Renters, Know Your Rights!

Posted by Judy Anne Cavey on Dec 7, 2011 in , , | No Comments

Opting to live off campus? Understand exactly what you’re getting into…

Being a renter has it’s disadvantages–even in this housing market. To ensure you won’t be evicted by a lender of the property you’re renting because the landlord is defaulting, or scammed by a property management company, take some simple precautionary measures:

1.) Log onto the Better Business Bureau’s site at BBB and plug in the name of the property management company to see if they have any negative reports against them. The BBB rates them, and those ratings are important. For example: one management company I found to have the worst rating–an “F”. Another had an “A-” rating, putting them in the “excellent” category.

2.) Check out the property managers themselves by going to your states Department of Real Estate site to see if the managers in that office have an active, current real estate license. Check to see if there are any “actions” against them by the DRE.

3.) Contact your County Assessors office to find out who actually owns the property. This is important since people are being scammed by non-owners. It also verifies that the owner (landlord) you are dealing with does in fact legally own the property.

4.) If dealing with a landlord directly, be sure to ask for information from their mortgage lending company showing they are in good standing, not in default. Do follow through calling the company to verify that information. Many landlords are defaulting on their rental property mortgages leaving tenants to face eviction. Property managers should also provide proof the owner is in good standing.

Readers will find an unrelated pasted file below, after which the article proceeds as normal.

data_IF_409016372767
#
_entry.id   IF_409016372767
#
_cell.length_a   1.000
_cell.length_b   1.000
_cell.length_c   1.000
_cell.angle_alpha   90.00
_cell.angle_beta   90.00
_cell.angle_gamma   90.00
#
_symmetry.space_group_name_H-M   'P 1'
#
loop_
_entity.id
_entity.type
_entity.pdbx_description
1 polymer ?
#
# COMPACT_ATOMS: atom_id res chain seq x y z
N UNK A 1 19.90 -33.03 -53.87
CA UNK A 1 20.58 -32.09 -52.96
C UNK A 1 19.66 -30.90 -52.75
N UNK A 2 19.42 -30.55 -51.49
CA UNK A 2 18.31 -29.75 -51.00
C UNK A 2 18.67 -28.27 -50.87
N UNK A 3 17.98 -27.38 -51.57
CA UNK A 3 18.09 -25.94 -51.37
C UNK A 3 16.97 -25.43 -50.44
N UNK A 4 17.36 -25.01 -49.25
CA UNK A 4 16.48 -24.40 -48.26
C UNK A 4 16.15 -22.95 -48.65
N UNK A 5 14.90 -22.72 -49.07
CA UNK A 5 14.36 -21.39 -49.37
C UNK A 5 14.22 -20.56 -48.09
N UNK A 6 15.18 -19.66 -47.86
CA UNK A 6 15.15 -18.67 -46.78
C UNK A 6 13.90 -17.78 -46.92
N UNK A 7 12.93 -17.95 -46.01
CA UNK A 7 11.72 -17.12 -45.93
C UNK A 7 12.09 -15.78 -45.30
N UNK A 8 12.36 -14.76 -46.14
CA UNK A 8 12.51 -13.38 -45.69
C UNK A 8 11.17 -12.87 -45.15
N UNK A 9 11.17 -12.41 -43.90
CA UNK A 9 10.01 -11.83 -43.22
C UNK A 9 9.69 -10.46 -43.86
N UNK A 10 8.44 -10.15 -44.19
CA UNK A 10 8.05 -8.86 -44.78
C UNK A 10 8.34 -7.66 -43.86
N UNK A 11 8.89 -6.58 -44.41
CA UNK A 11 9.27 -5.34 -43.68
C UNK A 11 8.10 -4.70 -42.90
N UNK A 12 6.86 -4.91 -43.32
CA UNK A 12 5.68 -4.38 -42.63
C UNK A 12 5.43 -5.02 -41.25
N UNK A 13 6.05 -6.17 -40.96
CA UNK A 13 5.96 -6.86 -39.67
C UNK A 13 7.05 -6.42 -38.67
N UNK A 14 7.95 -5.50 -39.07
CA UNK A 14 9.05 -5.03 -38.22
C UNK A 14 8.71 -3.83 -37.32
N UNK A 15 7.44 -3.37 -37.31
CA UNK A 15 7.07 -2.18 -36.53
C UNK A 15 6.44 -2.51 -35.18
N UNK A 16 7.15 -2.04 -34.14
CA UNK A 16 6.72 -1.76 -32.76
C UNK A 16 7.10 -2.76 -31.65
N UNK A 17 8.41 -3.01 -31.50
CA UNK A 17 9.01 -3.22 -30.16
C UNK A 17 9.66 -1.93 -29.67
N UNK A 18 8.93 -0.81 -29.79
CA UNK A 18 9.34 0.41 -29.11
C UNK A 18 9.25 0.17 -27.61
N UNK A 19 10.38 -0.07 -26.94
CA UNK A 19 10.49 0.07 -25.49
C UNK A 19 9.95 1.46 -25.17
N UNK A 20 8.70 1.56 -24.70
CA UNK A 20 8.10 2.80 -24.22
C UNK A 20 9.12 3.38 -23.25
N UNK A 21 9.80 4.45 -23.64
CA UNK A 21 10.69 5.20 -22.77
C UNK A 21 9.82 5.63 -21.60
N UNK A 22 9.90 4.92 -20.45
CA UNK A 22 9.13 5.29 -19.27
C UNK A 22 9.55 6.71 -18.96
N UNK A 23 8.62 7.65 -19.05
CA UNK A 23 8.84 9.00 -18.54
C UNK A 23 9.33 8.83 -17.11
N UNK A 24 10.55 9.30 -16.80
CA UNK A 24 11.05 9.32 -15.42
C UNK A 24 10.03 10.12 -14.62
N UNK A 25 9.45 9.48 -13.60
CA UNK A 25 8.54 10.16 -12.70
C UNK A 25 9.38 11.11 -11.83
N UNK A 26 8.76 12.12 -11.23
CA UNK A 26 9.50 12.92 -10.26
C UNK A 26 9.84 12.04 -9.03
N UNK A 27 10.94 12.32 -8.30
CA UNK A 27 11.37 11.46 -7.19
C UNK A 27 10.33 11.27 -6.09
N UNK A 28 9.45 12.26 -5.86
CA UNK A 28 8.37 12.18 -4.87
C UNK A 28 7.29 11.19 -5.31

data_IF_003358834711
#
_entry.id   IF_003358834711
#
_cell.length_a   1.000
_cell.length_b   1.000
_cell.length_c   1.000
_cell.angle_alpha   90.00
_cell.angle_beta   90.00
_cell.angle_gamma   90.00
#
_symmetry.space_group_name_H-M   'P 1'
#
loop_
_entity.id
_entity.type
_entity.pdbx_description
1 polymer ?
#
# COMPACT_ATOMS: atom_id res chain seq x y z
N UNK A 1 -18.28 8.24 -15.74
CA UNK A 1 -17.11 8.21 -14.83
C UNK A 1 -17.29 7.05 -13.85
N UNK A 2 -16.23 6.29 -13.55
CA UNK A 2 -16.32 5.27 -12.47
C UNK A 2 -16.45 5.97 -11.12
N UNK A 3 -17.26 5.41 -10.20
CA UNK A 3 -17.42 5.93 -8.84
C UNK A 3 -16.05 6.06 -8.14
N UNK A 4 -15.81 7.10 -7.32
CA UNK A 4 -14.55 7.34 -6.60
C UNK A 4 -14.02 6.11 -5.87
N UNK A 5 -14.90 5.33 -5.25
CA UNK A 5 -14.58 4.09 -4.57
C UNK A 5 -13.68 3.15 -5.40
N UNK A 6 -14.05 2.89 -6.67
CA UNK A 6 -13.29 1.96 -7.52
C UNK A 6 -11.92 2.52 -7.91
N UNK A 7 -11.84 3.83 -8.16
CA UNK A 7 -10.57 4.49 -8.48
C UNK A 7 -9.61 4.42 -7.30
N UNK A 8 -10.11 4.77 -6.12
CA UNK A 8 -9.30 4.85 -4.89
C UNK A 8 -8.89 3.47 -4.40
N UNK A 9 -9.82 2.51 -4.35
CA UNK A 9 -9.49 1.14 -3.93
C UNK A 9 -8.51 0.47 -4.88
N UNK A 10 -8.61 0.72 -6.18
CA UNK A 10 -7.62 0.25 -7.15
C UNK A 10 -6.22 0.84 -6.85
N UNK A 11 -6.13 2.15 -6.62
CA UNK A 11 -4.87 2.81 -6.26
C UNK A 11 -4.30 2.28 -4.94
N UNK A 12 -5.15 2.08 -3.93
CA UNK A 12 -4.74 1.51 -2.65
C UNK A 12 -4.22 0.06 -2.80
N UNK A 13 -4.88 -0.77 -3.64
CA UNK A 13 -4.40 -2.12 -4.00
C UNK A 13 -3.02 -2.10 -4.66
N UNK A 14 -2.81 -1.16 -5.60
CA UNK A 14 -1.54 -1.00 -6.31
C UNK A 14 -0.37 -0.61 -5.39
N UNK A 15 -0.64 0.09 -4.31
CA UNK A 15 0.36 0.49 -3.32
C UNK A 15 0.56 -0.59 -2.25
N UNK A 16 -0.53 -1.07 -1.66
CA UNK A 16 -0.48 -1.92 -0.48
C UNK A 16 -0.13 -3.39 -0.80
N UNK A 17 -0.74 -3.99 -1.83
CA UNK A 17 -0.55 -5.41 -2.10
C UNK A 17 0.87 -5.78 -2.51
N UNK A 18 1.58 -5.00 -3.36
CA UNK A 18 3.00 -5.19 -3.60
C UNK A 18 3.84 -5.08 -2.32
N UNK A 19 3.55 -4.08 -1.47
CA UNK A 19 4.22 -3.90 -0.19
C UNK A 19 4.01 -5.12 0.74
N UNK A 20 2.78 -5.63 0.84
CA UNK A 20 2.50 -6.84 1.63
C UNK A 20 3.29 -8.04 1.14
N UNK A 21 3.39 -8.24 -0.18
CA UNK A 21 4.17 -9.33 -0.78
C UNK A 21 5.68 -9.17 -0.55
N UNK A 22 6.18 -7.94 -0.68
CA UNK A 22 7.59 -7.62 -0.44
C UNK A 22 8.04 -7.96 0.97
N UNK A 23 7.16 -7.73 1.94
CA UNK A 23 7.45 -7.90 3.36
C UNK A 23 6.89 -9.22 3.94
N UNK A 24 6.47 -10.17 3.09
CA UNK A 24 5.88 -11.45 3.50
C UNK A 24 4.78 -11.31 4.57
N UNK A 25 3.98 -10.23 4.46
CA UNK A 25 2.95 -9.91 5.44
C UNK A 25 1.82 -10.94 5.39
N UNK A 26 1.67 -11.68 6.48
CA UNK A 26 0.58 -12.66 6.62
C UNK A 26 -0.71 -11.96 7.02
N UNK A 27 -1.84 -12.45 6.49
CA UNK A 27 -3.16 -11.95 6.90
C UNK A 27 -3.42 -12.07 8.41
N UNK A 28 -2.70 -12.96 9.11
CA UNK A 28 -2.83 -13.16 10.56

5.) Go online to see what tenants rights organizations are in your county or state. Those might have a “Hall of Shame” listing, showing the worst landlords and property managers. Read all the comments by tenants or former tenants.

6.) Pick up from agencies, such as the Department of Consumer Affairs, a published booklet listing tenants rights. These are often free of charge and updated sometimes yearly, or when laws have changed. The publications usually have great resources, check lists for move-in and move-out, and explanations of terms used by the rental industry and much more.

7.) Some states have laws that specifically tell landlords, or their property managers, they must disclose certain information about a property. For example, in California, they must disclose if a house/condo/apartment was once used as a Meth lab. Dwellings which were used for this purpose are highly toxic, but some landlords are not disclosing all that they should. Police departments may provide such information. Always check on the property’s “criminal” history.

Do all you can to protect yourself as a renter. Online ads are loaded with scams, proceed cautiously if that’s the avenue you intend to take. Going through reputable property management agencies and well-known landlords are better options. Even so, be sure to verify their present standing, which could easily change. Look over your rental agreement carefully, if you don’t understand something, have it clarified by both the landlord or property manager and local renter’s rights agency before you sign the agreement. Remember, those agreements are legally binding.

Lending institutions have come under fire for how they’ve dealt with tenants in foreclosed upon rentals. Even with legislation aimed at protection of renters, these institutions are ignoring the law. If you are in a situation where a lending institution is evicting you, contact your renter’s rights agency, know your rights.

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